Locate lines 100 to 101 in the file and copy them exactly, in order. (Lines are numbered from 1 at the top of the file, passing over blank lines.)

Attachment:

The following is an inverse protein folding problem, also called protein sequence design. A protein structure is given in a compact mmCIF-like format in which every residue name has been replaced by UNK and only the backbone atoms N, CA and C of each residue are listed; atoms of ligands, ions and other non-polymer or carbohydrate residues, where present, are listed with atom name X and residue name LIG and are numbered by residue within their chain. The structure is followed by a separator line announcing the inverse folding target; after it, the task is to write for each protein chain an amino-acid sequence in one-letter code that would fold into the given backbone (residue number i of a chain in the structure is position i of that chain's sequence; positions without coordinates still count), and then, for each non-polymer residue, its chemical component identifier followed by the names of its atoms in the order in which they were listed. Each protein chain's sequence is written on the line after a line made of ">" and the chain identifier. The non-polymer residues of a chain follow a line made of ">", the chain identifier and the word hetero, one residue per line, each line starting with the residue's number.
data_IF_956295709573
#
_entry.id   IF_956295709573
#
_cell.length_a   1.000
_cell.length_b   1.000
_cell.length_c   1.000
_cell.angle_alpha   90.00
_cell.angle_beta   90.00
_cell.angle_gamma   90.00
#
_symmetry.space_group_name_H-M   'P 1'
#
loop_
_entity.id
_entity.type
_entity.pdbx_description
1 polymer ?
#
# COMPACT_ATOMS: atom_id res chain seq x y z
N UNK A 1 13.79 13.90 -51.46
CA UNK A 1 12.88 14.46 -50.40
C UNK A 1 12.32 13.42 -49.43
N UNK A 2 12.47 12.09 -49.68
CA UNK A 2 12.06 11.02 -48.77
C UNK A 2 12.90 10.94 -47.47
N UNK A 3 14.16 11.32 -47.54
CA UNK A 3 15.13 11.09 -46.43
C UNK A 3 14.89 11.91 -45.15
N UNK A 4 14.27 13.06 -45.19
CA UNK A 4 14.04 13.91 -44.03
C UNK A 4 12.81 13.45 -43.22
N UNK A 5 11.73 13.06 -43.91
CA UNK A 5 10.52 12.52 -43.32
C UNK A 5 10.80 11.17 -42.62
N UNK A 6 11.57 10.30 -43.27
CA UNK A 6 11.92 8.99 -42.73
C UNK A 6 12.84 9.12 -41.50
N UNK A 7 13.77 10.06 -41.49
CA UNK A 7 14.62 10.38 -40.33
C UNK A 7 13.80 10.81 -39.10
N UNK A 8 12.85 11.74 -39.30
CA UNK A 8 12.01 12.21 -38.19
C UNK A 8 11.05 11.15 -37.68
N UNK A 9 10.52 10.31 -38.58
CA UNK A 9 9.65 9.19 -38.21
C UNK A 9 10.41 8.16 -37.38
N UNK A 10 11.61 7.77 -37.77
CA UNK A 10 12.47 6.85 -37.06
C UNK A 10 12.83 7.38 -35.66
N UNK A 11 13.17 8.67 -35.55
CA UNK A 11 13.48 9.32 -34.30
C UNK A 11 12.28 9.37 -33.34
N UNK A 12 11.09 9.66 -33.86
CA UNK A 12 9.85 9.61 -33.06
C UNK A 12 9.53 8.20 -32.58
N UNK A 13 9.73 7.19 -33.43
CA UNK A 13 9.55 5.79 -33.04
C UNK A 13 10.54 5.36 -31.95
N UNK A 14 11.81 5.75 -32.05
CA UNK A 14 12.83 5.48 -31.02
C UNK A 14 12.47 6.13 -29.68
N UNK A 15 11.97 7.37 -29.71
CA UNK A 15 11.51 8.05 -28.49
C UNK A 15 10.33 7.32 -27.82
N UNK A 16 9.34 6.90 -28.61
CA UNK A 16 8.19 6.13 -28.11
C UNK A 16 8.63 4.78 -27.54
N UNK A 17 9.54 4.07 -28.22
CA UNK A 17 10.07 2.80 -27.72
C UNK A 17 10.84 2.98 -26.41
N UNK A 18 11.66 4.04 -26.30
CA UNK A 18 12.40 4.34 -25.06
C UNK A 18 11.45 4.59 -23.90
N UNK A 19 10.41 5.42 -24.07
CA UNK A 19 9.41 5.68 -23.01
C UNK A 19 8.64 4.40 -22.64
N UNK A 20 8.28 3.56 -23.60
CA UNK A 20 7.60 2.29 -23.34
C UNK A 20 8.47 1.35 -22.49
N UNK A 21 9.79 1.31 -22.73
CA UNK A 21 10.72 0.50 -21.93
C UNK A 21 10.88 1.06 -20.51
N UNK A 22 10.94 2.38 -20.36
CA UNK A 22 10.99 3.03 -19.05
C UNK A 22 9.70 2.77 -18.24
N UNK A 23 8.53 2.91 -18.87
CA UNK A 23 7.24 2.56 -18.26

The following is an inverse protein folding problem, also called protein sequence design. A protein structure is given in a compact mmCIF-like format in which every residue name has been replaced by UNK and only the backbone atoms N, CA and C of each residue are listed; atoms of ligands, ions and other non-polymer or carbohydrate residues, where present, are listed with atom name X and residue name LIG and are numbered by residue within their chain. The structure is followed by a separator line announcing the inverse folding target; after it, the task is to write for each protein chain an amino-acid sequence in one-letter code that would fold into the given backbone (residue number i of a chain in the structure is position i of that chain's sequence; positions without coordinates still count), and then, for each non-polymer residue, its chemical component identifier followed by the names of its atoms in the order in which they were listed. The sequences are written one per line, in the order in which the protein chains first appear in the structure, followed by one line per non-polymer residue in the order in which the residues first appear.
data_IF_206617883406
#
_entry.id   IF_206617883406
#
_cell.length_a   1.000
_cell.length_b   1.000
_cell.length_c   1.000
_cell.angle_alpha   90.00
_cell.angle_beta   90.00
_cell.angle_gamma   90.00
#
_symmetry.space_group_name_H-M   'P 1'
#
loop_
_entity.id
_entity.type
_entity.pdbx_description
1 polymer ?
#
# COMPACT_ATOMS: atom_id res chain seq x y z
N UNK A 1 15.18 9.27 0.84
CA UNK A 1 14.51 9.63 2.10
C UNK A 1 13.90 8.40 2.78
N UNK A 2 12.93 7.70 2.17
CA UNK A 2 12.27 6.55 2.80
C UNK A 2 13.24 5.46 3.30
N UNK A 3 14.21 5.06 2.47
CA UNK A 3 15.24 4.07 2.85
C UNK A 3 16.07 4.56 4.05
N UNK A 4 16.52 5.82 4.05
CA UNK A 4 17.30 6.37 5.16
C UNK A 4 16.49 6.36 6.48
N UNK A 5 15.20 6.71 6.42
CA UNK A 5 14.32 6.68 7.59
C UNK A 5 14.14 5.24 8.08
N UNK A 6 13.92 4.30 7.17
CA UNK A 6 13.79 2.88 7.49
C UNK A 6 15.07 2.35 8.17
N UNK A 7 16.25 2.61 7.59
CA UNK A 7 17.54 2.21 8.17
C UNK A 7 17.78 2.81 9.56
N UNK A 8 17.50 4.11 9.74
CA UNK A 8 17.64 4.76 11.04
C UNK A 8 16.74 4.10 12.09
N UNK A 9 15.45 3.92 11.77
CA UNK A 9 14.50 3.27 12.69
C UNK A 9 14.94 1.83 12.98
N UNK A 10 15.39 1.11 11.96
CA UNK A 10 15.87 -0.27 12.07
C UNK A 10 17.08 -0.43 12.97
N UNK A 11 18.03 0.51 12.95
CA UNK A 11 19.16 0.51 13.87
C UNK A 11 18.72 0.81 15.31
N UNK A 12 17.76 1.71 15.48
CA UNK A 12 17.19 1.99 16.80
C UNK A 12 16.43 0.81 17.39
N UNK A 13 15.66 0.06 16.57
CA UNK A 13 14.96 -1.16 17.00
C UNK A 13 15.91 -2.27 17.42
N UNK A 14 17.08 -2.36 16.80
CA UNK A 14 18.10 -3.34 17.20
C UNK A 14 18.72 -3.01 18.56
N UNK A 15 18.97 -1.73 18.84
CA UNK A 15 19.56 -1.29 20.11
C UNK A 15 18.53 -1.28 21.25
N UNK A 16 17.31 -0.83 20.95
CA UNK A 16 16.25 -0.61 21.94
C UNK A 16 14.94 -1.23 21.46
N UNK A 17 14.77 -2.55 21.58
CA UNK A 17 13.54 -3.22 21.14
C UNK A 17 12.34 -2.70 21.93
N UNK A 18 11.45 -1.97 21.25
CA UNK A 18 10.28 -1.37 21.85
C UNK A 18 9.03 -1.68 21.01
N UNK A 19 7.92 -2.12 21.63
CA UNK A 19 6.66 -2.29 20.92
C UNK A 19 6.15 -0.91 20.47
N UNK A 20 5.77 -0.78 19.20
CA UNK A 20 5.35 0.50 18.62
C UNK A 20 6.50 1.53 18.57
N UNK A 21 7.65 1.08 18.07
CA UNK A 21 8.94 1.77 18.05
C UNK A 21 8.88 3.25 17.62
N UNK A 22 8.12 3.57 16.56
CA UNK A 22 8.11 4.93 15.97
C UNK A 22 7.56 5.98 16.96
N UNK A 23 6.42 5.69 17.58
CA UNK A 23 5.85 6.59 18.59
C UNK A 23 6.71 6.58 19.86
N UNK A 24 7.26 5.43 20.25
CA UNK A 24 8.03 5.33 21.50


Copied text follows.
_cell.angle_gamma   90.00
#